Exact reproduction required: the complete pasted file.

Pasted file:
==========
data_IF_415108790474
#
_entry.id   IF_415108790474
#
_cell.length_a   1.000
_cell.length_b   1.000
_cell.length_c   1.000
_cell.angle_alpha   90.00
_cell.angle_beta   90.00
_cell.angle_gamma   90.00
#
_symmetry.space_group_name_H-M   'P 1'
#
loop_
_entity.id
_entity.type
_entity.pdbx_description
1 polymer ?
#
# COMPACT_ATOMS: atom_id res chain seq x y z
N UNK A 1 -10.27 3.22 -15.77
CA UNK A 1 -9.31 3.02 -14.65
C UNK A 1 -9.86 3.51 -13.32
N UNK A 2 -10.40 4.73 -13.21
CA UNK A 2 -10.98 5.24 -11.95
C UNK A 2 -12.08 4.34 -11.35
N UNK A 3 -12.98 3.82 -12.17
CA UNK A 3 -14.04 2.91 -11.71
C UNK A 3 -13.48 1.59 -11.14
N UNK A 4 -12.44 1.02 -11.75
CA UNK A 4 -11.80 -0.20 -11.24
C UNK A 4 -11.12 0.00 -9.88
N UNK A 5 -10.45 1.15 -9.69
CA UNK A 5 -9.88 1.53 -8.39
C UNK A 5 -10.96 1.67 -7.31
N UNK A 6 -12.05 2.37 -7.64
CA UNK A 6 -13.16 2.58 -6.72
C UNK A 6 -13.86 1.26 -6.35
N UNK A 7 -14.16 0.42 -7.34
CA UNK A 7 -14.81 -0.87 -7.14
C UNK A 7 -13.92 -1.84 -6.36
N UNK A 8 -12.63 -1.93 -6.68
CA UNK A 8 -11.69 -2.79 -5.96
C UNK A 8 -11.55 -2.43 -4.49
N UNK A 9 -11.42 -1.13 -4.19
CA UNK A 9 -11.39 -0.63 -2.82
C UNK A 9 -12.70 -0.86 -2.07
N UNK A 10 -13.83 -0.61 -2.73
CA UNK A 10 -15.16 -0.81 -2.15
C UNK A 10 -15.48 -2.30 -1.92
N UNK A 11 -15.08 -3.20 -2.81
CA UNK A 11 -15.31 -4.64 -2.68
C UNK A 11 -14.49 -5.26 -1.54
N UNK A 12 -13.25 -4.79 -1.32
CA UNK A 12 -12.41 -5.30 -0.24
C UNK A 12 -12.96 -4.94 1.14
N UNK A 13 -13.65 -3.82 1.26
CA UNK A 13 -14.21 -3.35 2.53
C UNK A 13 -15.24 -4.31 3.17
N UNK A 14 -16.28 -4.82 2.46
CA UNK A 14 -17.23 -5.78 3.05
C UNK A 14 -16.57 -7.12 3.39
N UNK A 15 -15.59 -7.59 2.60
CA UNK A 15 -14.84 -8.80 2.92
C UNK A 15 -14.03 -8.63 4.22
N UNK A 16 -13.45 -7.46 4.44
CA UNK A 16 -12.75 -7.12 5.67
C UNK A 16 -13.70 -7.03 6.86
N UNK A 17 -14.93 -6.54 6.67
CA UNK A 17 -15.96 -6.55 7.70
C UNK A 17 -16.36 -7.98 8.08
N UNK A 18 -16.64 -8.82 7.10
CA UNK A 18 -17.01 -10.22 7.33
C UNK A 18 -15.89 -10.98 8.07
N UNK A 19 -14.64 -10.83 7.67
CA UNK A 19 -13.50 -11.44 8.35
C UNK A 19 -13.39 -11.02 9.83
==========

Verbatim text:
data_IF_415108790474
#
_entry.id   IF_415108790474
#
_cell.length_a   1.000
_cell.length_b   1.000
_cell.length_c   1.000
_cell.angle_alpha   90.00
_cell.angle_beta   90.00
_cell.angle_gamma   90.00
#
_symmetry.space_group_name_H-M   'P 1'
#
loop_
_entity.id
_entity.type
_entity.pdbx_description
1 polymer ?
#
# COMPACT_ATOMS: atom_id res chain seq x y z
N UNK A 1 -10.27 3.22 -15.77
CA UNK A 1 -9.31 3.02 -14.65
C UNK A 1 -9.86 3.51 -13.32
N UNK A 2 -10.40 4.73 -13.21
CA UNK A 2 -10.98 5.24 -11.95
C UNK A 2 -12.08 4.34 -11.35
N UNK A 3 -12.98 3.82 -12.17
CA UNK A 3 -14.04 2.91 -11.71
C UNK A 3 -13.48 1.59 -11.14
N UNK A 4 -12.44 1.02 -11.75
CA UNK A 4 -11.80 -0.20 -11.24
C UNK A 4 -11.12 0.00 -9.88
N UNK A 5 -10.45 1.15 -9.69
CA UNK A 5 -9.88 1.53 -8.39
C UNK A 5 -10.96 1.67 -7.31
N UNK A 6 -12.05 2.37 -7.64
CA UNK A 6 -13.16 2.58 -6.72
C UNK A 6 -13.86 1.26 -6.35
N UNK A 7 -14.16 0.42 -7.34
CA UNK A 7 -14.81 -0.87 -7.14
C UNK A 7 -13.92 -1.84 -6.36
N UNK A 8 -12.63 -1.93 -6.68
CA UNK A 8 -11.69 -2.79 -5.96
C UNK A 8 -11.55 -2.43 -4.49
N UNK A 9 -11.42 -1.13 -4.19
CA UNK A 9 -11.39 -0.63 -2.82
C UNK A 9 -12.70 -0.86 -2.07
N UNK A 10 -13.83 -0.61 -2.73
CA UNK A 10 -15.16 -0.81 -2.15
C UNK A 10 -15.48 -2.30 -1.92
N UNK A 11 -15.08 -3.20 -2.81
CA UNK A 11 -15.31 -4.64 -2.68
C UNK A 11 -14.49 -5.26 -1.54
N UNK A 12 -13.25 -4.79 -1.32
CA UNK A 12 -12.41 -5.30 -0.24
C UNK A 12 -12.96 -4.94 1.14
N UNK A 13 -13.65 -3.82 1.26
CA UNK A 13 -14.21 -3.35 2.53
C UNK A 13 -15.24 -4.31 3.17
N UNK A 14 -16.28 -4.82 2.46
CA UNK A 14 -17.23 -5.78 3.05
C UNK A 14 -16.57 -7.12 3.39
N UNK A 15 -15.59 -7.59 2.60
CA UNK A 15 -14.84 -8.80 2.92
C UNK A 15 -14.03 -8.63 4.22
N UNK A 16 -13.45 -7.46 4.44
CA UNK A 16 -12.75 -7.12 5.67
C UNK A 16 -13.70 -7.03 6.86
N UNK A 17 -14.93 -6.54 6.67
CA UNK A 17 -15.96 -6.55 7.70
C UNK A 17 -16.36 -7.98 8.08
N UNK A 18 -16.64 -8.82 7.10
CA UNK A 18 -17.01 -10.22 7.33
C UNK A 18 -15.89 -10.98 8.07
N UNK A 19 -14.64 -10.83 7.67
CA UNK A 19 -13.50 -11.44 8.35
C UNK A 19 -13.39 -11.02 9.83